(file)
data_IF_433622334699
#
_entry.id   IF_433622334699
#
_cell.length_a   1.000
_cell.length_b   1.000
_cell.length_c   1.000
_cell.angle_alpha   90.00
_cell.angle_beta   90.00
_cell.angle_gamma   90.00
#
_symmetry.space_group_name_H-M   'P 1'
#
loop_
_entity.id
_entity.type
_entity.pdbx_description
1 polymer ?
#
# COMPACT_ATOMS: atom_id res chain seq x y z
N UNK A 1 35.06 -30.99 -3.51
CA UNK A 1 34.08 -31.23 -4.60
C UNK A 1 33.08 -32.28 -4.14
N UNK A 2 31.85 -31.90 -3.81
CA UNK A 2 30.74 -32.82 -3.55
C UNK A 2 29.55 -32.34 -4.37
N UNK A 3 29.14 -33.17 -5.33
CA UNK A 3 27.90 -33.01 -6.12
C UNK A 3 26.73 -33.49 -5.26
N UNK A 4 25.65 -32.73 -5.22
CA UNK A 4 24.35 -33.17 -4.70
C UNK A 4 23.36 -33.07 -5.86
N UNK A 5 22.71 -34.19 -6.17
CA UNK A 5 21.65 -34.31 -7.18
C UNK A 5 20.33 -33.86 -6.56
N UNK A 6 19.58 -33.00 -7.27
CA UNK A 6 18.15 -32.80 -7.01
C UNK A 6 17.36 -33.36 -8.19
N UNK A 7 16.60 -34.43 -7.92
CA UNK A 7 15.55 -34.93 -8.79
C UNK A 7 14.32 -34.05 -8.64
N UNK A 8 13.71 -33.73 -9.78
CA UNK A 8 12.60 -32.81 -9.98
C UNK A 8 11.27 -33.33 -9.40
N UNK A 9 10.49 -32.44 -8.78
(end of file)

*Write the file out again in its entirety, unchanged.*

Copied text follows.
data_IF_433622334699
#
_entry.id   IF_433622334699
#
_cell.length_a   1.000
_cell.length_b   1.000
_cell.length_c   1.000
_cell.angle_alpha   90.00
_cell.angle_beta   90.00
_cell.angle_gamma   90.00
#
_symmetry.space_group_name_H-M   'P 1'
#
loop_
_entity.id
_entity.type
_entity.pdbx_description
1 polymer ?
#
# COMPACT_ATOMS: atom_id res chain seq x y z
N UNK A 1 35.06 -30.99 -3.51
CA UNK A 1 34.08 -31.23 -4.60
C UNK A 1 33.08 -32.28 -4.14
N UNK A 2 31.85 -31.90 -3.81
CA UNK A 2 30.74 -32.82 -3.55
C UNK A 2 29.55 -32.34 -4.37
N UNK A 3 29.14 -33.17 -5.33
CA UNK A 3 27.90 -33.01 -6.12
C UNK A 3 26.73 -33.49 -5.26
N UNK A 4 25.65 -32.73 -5.22
CA UNK A 4 24.35 -33.17 -4.70
C UNK A 4 23.36 -33.07 -5.86
N UNK A 5 22.71 -34.19 -6.17
CA UNK A 5 21.65 -34.31 -7.18
C UNK A 5 20.33 -33.86 -6.56
N UNK A 6 19.58 -33.00 -7.27
CA UNK A 6 18.15 -32.80 -7.01
C UNK A 6 17.36 -33.36 -8.19
N UNK A 7 16.60 -34.43 -7.92
CA UNK A 7 15.55 -34.93 -8.79
C UNK A 7 14.32 -34.05 -8.64
N UNK A 8 13.71 -33.73 -9.78
CA UNK A 8 12.60 -32.81 -9.98
C UNK A 8 11.27 -33.33 -9.40
N UNK A 9 10.49 -32.44 -8.78